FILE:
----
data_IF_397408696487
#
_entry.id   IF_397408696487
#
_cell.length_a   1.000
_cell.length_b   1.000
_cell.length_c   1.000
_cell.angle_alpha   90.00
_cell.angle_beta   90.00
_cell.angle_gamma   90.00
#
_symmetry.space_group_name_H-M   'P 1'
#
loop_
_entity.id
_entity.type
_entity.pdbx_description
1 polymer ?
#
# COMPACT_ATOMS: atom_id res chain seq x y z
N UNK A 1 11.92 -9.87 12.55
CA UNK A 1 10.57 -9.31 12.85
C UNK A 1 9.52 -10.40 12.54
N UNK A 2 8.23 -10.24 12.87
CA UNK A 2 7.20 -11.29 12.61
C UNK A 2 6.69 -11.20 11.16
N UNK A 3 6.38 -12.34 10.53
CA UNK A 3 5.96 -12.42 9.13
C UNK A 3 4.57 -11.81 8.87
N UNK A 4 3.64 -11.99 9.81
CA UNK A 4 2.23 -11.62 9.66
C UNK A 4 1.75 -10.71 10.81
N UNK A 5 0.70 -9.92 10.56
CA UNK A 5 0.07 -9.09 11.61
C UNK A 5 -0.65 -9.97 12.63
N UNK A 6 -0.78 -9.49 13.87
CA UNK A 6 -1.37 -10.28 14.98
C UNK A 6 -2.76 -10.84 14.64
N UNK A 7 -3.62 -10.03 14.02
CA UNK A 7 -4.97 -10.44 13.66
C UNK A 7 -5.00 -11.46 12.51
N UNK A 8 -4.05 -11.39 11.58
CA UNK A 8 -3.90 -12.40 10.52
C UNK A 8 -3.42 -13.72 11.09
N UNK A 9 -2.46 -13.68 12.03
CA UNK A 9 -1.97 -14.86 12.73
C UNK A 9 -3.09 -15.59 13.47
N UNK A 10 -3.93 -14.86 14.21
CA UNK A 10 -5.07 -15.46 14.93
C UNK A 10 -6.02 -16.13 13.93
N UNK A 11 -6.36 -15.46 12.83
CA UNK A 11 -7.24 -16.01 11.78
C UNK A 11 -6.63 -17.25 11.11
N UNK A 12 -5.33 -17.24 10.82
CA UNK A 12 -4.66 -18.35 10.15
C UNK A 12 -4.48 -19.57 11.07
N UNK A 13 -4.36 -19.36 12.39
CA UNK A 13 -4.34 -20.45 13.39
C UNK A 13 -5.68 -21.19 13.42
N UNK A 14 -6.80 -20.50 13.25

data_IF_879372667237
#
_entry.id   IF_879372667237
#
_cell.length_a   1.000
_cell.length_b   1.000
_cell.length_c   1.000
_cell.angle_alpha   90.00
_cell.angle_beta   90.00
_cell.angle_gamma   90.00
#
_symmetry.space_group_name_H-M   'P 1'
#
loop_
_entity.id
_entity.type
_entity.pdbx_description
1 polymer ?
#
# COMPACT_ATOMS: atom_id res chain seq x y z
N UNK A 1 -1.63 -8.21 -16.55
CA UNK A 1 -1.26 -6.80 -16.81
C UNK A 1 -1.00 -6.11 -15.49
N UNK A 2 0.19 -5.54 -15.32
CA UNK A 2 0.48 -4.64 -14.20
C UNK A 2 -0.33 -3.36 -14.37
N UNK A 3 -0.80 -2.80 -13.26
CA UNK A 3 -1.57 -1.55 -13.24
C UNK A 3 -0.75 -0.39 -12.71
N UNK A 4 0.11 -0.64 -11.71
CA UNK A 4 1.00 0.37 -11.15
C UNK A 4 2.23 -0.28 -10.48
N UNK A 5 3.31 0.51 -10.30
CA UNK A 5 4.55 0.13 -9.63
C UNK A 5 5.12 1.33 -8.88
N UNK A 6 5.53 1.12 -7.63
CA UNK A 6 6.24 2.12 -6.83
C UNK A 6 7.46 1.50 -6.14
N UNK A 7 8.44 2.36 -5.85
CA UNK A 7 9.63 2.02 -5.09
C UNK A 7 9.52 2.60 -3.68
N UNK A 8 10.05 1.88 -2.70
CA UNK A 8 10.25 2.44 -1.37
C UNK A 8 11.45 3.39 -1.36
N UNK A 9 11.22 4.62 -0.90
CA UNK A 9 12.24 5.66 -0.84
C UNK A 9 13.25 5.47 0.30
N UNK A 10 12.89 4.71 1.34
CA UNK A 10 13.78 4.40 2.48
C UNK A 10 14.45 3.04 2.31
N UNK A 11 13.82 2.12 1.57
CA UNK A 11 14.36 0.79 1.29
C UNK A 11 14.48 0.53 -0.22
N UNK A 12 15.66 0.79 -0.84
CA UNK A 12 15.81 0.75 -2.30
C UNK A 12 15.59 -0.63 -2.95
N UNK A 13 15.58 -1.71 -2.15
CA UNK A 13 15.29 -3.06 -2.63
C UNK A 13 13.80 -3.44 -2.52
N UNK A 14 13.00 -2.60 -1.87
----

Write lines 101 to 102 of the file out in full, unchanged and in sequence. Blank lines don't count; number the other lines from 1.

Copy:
C UNK A 7 9.52 2.60 -3.68
N UNK A 8 10.05 1.88 -2.70